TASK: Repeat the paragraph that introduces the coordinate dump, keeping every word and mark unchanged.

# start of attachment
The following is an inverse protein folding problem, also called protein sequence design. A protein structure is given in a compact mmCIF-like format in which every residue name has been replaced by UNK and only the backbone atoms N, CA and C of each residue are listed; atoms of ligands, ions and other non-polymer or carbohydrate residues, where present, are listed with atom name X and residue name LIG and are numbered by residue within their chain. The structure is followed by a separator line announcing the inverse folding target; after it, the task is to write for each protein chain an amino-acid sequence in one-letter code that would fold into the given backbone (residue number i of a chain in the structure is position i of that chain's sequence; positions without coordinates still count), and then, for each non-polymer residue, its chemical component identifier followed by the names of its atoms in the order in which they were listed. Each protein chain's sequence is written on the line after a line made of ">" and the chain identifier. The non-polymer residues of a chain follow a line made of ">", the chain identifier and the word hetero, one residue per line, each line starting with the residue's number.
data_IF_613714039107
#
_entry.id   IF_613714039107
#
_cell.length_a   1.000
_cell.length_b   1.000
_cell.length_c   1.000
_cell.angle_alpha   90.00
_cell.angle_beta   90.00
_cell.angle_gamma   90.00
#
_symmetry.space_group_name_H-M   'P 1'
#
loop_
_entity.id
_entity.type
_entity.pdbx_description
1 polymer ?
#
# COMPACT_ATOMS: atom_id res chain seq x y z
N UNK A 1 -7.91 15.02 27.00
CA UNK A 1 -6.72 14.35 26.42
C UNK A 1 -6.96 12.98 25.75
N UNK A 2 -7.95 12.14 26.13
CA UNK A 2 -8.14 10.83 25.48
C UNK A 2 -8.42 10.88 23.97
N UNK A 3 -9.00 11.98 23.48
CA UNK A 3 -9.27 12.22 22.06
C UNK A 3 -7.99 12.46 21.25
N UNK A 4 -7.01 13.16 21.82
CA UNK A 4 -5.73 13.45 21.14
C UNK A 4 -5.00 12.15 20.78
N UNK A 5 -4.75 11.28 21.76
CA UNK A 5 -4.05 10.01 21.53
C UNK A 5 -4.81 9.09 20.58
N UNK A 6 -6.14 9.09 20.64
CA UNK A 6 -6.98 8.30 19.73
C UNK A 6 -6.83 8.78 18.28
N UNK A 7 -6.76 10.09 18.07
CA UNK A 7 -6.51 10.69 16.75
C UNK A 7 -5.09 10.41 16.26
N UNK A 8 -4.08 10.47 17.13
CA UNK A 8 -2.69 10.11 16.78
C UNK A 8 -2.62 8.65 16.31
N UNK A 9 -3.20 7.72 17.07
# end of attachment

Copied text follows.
The following is an inverse protein folding problem, also called protein sequence design. A protein structure is given in a compact mmCIF-like format in which every residue name has been replaced by UNK and only the backbone atoms N, CA and C of each residue are listed; atoms of ligands, ions and other non-polymer or carbohydrate residues, where present, are listed with atom name X and residue name LIG and are numbered by residue within their chain. The structure is followed by a separator line announcing the inverse folding target; after it, the task is to write for each protein chain an amino-acid sequence in one-letter code that would fold into the given backbone (residue number i of a chain in the structure is position i of that chain's sequence; positions without coordinates still count), and then, for each non-polymer residue, its chemical component identifier followed by the names of its atoms in the order in which they were listed. Each protein chain's sequence is written on the line after a line made of ">" and the chain identifier. The non-polymer residues of a chain follow a line made of ">", the chain identifier and the word hetero, one residue per line, each line starting with the residue's number.